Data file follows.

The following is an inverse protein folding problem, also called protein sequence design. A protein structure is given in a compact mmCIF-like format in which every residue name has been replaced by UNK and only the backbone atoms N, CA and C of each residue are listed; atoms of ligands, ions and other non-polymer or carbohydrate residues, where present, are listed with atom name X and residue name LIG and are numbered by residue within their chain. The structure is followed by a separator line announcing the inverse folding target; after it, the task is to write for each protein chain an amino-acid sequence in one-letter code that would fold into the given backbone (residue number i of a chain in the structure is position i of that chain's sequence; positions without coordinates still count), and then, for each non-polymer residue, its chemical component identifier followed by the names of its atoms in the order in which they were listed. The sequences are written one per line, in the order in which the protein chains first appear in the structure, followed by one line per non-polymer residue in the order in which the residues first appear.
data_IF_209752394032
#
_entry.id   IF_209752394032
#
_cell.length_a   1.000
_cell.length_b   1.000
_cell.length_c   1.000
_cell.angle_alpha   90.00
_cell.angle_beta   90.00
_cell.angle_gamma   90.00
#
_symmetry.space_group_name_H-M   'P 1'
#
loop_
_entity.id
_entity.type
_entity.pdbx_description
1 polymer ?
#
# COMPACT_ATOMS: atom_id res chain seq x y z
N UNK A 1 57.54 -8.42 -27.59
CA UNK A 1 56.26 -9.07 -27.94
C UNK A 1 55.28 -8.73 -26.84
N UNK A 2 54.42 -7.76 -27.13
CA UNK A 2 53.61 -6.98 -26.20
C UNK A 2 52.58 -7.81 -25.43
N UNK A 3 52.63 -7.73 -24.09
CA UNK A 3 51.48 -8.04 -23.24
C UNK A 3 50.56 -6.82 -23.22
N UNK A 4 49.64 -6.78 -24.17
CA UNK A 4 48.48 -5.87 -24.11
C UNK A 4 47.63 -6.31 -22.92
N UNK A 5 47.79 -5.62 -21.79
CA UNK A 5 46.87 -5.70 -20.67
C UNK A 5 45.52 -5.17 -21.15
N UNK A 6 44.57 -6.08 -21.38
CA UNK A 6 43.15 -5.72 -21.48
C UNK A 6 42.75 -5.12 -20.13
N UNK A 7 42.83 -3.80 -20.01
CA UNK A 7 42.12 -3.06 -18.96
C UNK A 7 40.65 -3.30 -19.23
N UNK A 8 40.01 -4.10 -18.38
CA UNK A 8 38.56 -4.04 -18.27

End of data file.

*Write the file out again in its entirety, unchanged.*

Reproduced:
The following is an inverse protein folding problem, also called protein sequence design. A protein structure is given in a compact mmCIF-like format in which every residue name has been replaced by UNK and only the backbone atoms N, CA and C of each residue are listed; atoms of ligands, ions and other non-polymer or carbohydrate residues, where present, are listed with atom name X and residue name LIG and are numbered by residue within their chain. The structure is followed by a separator line announcing the inverse folding target; after it, the task is to write for each protein chain an amino-acid sequence in one-letter code that would fold into the given backbone (residue number i of a chain in the structure is position i of that chain's sequence; positions without coordinates still count), and then, for each non-polymer residue, its chemical component identifier followed by the names of its atoms in the order in which they were listed. The sequences are written one per line, in the order in which the protein chains first appear in the structure, followed by one line per non-polymer residue in the order in which the residues first appear.
data_IF_209752394032
#
_entry.id   IF_209752394032
#
_cell.length_a   1.000
_cell.length_b   1.000
_cell.length_c   1.000
_cell.angle_alpha   90.00
_cell.angle_beta   90.00
_cell.angle_gamma   90.00
#
_symmetry.space_group_name_H-M   'P 1'
#
loop_
_entity.id
_entity.type
_entity.pdbx_description
1 polymer ?
#
# COMPACT_ATOMS: atom_id res chain seq x y z
N UNK A 1 57.54 -8.42 -27.59
CA UNK A 1 56.26 -9.07 -27.94
C UNK A 1 55.28 -8.73 -26.84
N UNK A 2 54.42 -7.76 -27.13
CA UNK A 2 53.61 -6.98 -26.20
C UNK A 2 52.58 -7.81 -25.43
N UNK A 3 52.63 -7.73 -24.09
CA UNK A 3 51.48 -8.04 -23.24
C UNK A 3 50.56 -6.82 -23.22
N UNK A 4 49.64 -6.78 -24.17
CA UNK A 4 48.48 -5.87 -24.11
C UNK A 4 47.63 -6.31 -22.92
N UNK A 5 47.79 -5.62 -21.79
CA UNK A 5 46.87 -5.70 -20.67
C UNK A 5 45.52 -5.17 -21.15
N UNK A 6 44.57 -6.08 -21.38
CA UNK A 6 43.15 -5.72 -21.48
C UNK A 6 42.75 -5.12 -20.13
N UNK A 7 42.83 -3.80 -20.01
CA UNK A 7 42.12 -3.06 -18.96
C UNK A 7 40.65 -3.30 -19.23
N UNK A 8 40.01 -4.10 -18.38
CA UNK A 8 38.56 -4.04 -18.27